People living in areas with the highest level of UV exposure Type A have a lower risk of dying with covid – 19
Recent survey found that exposure to sunlight -specifically ultraviolet type a (UVA)- is associated with lower mortality rates ncov “SGRF-19”.
The study was conducted by researchers from the University of Edinburgh and accepted for publication in the British Journal of Dermatology.
The researchers compared recorded covid-19 deaths in the United States from January to April 2020 with UV levels in 2,474 U.S. counties for the same time period.
The study found that people living in areas with higher UV-A exposure had a lower risk of dying with covid-19, compared to those living in environments with lower levels. The analysis was repeated in England and Italy with the same results.
Experts said the marked reduction in the risk of dying from covid-19 could not be explained by higher levels of vitamin D, which is produced in the skin when exposed to sunlight.
One explanation for the low number of deaths is that exposure to sunlight causes the skin to release nitric oxide, and this may reduce the ability of coronavirus-whose scientific name is SARS Cove 2 – to reproduce.
UV A stimulates the release of cutaneous photolabile nitric oxide-no, which affects the cardiovascular system and metabolic syndrome, both risk factors for covid-19, the study said.
The previous research showed that increased sun exposure is linked to improving cardiovascular health, with lower blood pressure and reduce heart attacks. Because heart disease is a known risk factor for death from covid-19, this may also explain the results of the study.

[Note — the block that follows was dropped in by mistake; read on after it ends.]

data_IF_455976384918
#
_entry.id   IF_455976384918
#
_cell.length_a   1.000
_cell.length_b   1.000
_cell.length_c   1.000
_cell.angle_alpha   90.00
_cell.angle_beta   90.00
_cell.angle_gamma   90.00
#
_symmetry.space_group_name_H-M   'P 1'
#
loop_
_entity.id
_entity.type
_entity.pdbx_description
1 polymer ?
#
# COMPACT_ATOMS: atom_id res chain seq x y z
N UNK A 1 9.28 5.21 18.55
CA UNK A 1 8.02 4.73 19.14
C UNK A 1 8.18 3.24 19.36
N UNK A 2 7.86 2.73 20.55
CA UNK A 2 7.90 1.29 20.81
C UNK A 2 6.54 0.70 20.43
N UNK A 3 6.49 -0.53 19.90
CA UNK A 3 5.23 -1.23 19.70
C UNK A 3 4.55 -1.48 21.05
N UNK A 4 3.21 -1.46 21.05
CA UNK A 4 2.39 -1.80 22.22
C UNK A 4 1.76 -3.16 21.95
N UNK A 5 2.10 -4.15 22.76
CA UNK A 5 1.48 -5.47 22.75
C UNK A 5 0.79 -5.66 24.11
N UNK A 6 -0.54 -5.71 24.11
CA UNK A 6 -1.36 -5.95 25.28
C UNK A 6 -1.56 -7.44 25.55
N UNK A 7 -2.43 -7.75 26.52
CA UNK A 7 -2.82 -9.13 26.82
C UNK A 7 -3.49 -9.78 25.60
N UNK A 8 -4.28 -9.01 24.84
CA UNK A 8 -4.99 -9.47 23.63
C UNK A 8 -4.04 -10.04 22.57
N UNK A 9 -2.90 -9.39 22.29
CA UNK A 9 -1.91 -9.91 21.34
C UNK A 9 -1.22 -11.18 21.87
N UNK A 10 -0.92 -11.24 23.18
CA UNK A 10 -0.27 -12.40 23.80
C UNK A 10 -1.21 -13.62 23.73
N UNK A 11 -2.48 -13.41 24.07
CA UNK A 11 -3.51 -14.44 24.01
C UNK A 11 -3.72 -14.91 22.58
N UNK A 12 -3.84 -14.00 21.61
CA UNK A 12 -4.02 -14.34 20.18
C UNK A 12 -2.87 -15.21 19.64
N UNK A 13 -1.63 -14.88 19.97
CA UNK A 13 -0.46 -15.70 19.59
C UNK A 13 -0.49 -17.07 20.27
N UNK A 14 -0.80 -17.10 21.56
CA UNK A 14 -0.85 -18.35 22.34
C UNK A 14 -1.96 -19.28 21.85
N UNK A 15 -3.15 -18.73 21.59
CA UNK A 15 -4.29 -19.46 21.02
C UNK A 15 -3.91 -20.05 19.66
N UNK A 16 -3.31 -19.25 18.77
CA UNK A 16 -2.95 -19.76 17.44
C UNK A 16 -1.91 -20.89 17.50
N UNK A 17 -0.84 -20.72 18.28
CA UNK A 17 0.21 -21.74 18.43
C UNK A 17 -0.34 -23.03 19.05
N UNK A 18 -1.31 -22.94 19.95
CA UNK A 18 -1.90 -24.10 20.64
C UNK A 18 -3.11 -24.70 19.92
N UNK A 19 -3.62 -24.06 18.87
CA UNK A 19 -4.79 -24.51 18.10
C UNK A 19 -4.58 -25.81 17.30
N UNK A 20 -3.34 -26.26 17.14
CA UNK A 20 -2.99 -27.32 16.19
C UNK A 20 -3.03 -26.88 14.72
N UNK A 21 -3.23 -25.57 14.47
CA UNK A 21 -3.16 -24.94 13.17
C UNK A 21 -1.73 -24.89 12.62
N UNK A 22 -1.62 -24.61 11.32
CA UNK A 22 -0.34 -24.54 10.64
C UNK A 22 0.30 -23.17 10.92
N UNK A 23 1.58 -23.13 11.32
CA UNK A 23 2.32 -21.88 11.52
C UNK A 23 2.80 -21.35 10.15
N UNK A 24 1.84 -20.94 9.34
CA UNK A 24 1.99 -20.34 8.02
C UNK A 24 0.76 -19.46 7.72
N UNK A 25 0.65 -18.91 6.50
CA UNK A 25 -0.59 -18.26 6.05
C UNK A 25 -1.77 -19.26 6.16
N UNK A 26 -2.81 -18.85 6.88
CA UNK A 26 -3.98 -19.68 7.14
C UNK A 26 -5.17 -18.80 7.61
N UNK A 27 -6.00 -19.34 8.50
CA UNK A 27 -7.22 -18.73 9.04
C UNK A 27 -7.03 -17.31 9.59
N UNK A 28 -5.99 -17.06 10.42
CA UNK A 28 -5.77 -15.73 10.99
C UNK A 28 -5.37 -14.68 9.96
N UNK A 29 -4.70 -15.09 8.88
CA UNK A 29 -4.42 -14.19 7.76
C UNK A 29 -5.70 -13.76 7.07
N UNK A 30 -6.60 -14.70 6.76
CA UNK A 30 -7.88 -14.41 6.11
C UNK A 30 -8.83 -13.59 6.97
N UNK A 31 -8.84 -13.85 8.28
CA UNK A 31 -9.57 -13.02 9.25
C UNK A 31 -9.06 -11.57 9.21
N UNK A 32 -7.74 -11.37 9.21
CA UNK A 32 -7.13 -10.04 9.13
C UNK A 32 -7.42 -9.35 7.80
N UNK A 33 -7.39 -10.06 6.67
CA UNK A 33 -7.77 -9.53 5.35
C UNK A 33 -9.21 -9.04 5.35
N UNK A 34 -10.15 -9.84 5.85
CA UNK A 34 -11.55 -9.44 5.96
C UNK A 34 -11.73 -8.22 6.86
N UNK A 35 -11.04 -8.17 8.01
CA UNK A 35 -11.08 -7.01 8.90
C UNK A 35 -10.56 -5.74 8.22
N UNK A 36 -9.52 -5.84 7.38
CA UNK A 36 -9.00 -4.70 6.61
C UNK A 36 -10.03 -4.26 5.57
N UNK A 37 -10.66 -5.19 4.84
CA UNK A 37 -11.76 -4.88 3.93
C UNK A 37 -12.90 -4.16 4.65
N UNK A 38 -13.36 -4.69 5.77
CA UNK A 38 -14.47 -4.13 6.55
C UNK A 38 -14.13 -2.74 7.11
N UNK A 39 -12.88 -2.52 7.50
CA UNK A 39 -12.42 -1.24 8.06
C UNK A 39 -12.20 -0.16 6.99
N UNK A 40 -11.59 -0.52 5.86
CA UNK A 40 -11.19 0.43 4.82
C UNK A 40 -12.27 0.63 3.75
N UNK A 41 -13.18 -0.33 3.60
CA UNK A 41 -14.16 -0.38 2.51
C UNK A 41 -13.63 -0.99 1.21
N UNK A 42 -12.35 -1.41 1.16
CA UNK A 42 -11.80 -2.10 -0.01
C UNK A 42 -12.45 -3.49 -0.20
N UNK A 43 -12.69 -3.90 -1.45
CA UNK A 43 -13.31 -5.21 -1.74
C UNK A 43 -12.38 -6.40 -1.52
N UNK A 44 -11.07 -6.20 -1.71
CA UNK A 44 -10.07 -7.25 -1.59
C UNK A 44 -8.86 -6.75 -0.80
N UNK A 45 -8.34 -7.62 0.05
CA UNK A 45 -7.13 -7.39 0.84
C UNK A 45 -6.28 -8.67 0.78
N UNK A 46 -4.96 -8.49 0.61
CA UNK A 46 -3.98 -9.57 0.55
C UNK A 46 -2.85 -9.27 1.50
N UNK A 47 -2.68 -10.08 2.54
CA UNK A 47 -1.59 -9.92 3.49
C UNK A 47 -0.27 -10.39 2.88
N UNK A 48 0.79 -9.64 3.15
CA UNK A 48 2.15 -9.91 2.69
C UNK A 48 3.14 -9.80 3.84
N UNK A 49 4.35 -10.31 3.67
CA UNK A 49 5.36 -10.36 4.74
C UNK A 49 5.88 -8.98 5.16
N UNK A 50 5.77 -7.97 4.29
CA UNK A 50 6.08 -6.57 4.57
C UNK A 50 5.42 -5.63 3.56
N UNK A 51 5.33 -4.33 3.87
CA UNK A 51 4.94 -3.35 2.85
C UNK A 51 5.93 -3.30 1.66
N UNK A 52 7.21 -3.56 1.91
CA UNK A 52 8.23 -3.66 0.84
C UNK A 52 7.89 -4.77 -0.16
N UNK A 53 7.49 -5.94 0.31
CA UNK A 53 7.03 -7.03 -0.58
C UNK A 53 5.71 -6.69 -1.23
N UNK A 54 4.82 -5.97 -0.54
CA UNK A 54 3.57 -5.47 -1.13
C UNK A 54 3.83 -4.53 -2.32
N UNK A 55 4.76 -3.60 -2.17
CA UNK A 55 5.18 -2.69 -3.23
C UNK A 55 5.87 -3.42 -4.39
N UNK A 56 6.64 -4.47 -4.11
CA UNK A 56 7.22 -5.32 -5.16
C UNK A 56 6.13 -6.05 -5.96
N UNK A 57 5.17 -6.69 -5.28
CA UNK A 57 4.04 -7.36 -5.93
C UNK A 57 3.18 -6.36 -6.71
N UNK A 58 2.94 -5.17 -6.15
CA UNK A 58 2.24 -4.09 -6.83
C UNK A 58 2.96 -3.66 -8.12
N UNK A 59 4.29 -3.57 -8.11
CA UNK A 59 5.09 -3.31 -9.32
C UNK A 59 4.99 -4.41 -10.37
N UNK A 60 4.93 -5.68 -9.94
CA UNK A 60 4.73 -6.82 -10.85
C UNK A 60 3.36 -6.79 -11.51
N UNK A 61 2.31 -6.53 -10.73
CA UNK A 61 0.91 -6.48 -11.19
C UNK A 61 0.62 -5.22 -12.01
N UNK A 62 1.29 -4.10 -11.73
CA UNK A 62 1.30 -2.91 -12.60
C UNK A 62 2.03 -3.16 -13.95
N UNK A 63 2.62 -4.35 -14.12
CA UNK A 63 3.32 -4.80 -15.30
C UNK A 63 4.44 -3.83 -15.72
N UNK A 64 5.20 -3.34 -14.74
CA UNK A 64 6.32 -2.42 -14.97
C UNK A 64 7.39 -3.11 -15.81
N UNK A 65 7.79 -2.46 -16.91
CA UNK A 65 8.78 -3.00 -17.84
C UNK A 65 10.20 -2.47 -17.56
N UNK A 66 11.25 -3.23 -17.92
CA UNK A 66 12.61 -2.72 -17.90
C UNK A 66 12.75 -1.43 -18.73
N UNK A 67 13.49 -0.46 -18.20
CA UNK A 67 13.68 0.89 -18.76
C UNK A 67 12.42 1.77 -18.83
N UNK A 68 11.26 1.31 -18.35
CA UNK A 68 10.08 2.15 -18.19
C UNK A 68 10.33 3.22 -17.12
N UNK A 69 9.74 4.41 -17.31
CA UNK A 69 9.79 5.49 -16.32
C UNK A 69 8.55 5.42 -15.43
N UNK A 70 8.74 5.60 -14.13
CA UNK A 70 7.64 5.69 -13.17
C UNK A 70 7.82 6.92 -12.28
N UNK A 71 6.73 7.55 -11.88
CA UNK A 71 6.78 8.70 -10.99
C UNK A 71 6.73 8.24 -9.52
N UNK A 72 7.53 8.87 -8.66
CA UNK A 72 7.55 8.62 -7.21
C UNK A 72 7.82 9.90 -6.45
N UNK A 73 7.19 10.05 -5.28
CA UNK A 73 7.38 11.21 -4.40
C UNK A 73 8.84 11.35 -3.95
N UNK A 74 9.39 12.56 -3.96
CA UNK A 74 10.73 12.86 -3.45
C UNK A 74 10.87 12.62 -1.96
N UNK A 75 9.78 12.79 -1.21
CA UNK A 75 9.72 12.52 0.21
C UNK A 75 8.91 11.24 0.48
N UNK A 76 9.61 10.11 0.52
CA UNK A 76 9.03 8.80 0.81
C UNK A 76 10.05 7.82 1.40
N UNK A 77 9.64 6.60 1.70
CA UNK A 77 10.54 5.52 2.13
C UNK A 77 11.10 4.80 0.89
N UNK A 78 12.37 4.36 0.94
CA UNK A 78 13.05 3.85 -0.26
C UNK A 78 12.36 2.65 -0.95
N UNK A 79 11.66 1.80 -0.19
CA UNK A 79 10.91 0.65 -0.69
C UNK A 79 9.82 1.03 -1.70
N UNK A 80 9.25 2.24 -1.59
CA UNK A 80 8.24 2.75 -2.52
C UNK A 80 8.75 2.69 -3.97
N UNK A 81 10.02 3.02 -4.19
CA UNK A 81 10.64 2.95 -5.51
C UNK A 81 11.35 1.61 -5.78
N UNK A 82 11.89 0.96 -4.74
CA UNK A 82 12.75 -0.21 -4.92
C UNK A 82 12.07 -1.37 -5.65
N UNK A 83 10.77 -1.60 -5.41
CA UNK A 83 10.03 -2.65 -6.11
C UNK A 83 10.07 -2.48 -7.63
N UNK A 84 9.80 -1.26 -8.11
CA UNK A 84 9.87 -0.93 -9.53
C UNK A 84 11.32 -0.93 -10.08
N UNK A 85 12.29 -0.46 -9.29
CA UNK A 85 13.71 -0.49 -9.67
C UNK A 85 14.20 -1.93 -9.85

The researchers found that in the United States, The Mortality Risk Ratio decreases by 29% per 100 KJ/m2 increase in the average daily UV light.
This was replicated in independent studies in Italy and England, and the researchers estimated a combined reduction in the risk of death by 32% per 100 KJ/m2 across the three studies.
Exposure to more prolonged UV rays “eh” may have health benefits for the population, the researchers said.
The researchers-according to a report in the eurek alert website – said that because of the observational nature of the study, a cause-and-effect relationship could not be determined. However, the data may lead to interventions that can be tested as potential treatments.
Dr. Richard Wheeler, consultant dermatologist at the University of Edinburgh and one of the authors of the study, “there is still a lot we don’t understand about these-19, which has led to many deaths all over the world. These early results indicate exposure to sunlight as a way to reduce the possibility of death.”
Sunlight and UV rays
The sun’s Rays include 3 types of ultraviolet (UV) rays, each of which has certain qualities, namely:
UV type a (UVA): the lowest energy type of UV, plays a role in indirect DNA damage, skin aging and wrinkles, and also plays a role in some types of skin cancer.
UV Type “B” (UVB): it is mainly responsible for direct damage to DNA, and skin burns caused by sun exposure, most cases of skin cancer.
UV Type C (UVC): it is the strongest type of UV, which is why it usually reacts with ozone in the upper layer of the atmosphere and is absorbed there, thus not reaching the ground.